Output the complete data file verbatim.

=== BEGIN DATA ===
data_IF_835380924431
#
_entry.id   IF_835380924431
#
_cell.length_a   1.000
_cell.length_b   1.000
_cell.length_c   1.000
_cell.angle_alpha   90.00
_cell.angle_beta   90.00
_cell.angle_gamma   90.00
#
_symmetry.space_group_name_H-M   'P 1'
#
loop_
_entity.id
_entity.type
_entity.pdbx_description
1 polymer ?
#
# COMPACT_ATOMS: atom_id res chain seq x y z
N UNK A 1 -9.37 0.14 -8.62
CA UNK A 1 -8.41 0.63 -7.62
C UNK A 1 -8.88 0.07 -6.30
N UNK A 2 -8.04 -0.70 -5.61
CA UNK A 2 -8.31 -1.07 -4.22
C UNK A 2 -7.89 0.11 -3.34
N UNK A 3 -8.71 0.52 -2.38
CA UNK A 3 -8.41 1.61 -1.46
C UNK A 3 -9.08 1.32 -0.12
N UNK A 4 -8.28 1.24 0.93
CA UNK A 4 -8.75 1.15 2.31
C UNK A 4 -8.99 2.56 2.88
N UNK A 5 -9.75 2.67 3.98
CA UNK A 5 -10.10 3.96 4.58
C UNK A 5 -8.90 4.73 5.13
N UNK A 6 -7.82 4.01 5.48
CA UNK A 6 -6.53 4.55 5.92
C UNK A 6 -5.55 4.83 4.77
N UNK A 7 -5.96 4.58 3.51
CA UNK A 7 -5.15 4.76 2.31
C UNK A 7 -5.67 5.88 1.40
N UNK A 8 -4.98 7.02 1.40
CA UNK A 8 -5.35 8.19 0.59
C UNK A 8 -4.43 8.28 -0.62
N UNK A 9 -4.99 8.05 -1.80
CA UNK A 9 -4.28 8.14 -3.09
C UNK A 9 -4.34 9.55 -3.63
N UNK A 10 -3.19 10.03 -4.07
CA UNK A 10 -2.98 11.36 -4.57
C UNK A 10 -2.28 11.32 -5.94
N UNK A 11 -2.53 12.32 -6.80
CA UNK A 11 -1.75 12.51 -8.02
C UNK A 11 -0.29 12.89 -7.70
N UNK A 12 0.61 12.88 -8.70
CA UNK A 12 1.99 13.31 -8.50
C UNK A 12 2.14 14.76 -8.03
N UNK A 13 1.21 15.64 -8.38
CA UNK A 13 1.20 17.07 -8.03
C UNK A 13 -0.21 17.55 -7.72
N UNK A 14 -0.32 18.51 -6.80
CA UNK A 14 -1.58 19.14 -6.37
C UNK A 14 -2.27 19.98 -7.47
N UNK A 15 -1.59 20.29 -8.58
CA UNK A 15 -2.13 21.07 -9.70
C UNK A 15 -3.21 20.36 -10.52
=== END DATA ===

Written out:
data_IF_835380924431
#
_entry.id   IF_835380924431
#
_cell.length_a   1.000
_cell.length_b   1.000
_cell.length_c   1.000
_cell.angle_alpha   90.00
_cell.angle_beta   90.00
_cell.angle_gamma   90.00
#
_symmetry.space_group_name_H-M   'P 1'
#
loop_
_entity.id
_entity.type
_entity.pdbx_description
1 polymer ?
#
# COMPACT_ATOMS: atom_id res chain seq x y z
N UNK A 1 -9.37 0.14 -8.62
CA UNK A 1 -8.41 0.63 -7.62
C UNK A 1 -8.88 0.07 -6.30
N UNK A 2 -8.04 -0.70 -5.61
CA UNK A 2 -8.31 -1.07 -4.22
C UNK A 2 -7.89 0.11 -3.34
N UNK A 3 -8.71 0.52 -2.38
CA UNK A 3 -8.41 1.61 -1.46
C UNK A 3 -9.08 1.32 -0.12
N UNK A 4 -8.28 1.24 0.93
CA UNK A 4 -8.75 1.15 2.31
C UNK A 4 -8.99 2.56 2.88
N UNK A 5 -9.75 2.67 3.98
CA UNK A 5 -10.10 3.96 4.58
C UNK A 5 -8.90 4.73 5.13
N UNK A 6 -7.82 4.01 5.48
CA UNK A 6 -6.53 4.55 5.92
C UNK A 6 -5.55 4.83 4.77
N UNK A 7 -5.96 4.58 3.51
CA UNK A 7 -5.15 4.76 2.31
C UNK A 7 -5.67 5.88 1.40
N UNK A 8 -4.98 7.02 1.40
CA UNK A 8 -5.35 8.19 0.59
C UNK A 8 -4.43 8.28 -0.62
N UNK A 9 -4.99 8.05 -1.80
CA UNK A 9 -4.28 8.14 -3.09
C UNK A 9 -4.34 9.55 -3.63
N UNK A 10 -3.19 10.03 -4.07
CA UNK A 10 -2.98 11.36 -4.57
C UNK A 10 -2.28 11.32 -5.94
N UNK A 11 -2.53 12.32 -6.80
CA UNK A 11 -1.75 12.51 -8.02
C UNK A 11 -0.29 12.89 -7.70
N UNK A 12 0.61 12.88 -8.70
CA UNK A 12 1.99 13.31 -8.50
C UNK A 12 2.14 14.76 -8.03
N UNK A 13 1.21 15.64 -8.38
CA UNK A 13 1.20 17.07 -8.03
C UNK A 13 -0.21 17.55 -7.72
N UNK A 14 -0.32 18.51 -6.80
CA UNK A 14 -1.58 19.14 -6.37
C UNK A 14 -2.27 19.98 -7.47
N UNK A 15 -1.59 20.29 -8.58
CA UNK A 15 -2.13 21.07 -9.70
C UNK A 15 -3.21 20.36 -10.52